Donald was the type of conservative who knew that preserving our best traditions sometimes requires thoughtful change. He loved the 1662 Book of Common Prayer and the King James Version as much as anyone, but he also knew that their language – once accessible to all – had become obtuse. Donald was largely responsible for An Australian Prayer Book, the first in the world to use ‘you’ instead of ‘thou’.

The 1978 prayer book revision was a remarkable achievement of consensus, refusing to settle for cheap comprehensiveness. He was convinced that Anglicans must stick to their biblical foundation and their reformation roots: if a fellowship can accommodate anything, then it will soon mean nothing.

For me, however, Donald’s most significant and lasting contribution to the Australian church goes far beyond the Anglican fellowship.

By today’s standards of academic output, Donald’s scholarly publishing record looks thin. But I am reminded of his influence as a teacher every time I read a bedtime story to my son from his children’s Bible. In it, the great stories of the Bible are weaved together to form one big story about God, his King and his Kingdom.

… it strikes me how little anxiety he had about being “on the wrong side of history.”

It is hard to overstate just how influential Donald’s biblical theological way of reading the Bible – seeing the different parts of scripture as one big story centred on Christ – has been in Australia and around the world. His is not the only approach like this, but the biblical theology he taught at Sydney University and Moore College from 1964 until well after his retirement in 1993 inspired, and set a course for, generations of scholars and preachers. Graeme Goldsworthy recalls his structure of biblical revelation was “simple, profound, and like a bolt of lightning which produced a radical and permanent shift in my thinking on the Bible.”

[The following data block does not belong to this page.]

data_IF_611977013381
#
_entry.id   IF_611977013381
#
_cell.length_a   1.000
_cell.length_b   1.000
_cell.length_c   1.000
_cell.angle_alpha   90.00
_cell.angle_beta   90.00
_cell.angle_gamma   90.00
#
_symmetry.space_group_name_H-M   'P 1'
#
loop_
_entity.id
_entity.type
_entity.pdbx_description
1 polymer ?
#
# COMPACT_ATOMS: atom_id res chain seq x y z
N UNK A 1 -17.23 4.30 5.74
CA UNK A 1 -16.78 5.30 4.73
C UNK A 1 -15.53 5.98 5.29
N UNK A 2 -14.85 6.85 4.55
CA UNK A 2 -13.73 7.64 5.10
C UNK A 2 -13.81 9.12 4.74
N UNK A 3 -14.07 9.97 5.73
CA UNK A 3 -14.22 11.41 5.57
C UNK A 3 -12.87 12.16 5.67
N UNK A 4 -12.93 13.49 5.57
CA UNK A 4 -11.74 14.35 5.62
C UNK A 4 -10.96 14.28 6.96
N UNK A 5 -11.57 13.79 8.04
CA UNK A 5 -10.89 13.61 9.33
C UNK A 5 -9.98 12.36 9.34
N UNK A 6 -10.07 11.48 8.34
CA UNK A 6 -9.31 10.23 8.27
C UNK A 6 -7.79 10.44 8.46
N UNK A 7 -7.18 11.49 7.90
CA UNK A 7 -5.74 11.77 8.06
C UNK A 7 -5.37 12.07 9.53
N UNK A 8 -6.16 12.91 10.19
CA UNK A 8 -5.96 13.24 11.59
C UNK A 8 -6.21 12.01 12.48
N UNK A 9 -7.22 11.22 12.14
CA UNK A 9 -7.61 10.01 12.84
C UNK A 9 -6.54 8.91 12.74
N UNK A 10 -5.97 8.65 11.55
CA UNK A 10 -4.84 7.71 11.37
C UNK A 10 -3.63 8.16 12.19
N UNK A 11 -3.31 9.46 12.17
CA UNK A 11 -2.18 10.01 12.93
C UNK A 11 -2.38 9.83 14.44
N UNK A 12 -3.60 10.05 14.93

In 1973, duty called Donald away from academia and into the fray of Anglican politics, first as Bishop in Liverpool and then as Archbishop of Sydney. In many ways this gave opportunity for a practical expression of his theological commitment to the local church gathering. Anticipating the growth of Sydney’s west, he led Sydney Diocese to embark on a pioneering church planting programme called Vision for Growth.

Reflecting on his time in office, it strikes me how little anxiety he had about being “on the wrong side of history.” Rory Shiner, whose doctoral thesis is on Robinson’s life and work, observed recently that his time in office was marked by two battles: one at the national level about the ordination of women, the other at the local level about consistency in Anglican forms of worship.

Both battles he lost. But in each he stood on his principles – principles which are hard for someone of my generation to fully understand: a sense of the duty of office, an integrity of conviction and action, and a commitment to institutional order and due process.

Early on Friday morning a message came that Pa had died peacefully during the night. After a long and slow decline into dementia, I dare say it was a relief for him. His self, his personality, his memories are now safe with God, ready for the resurrection of his body. Many knew and will remember him fondly; his greatest joy is to be known and remembered by his Lord.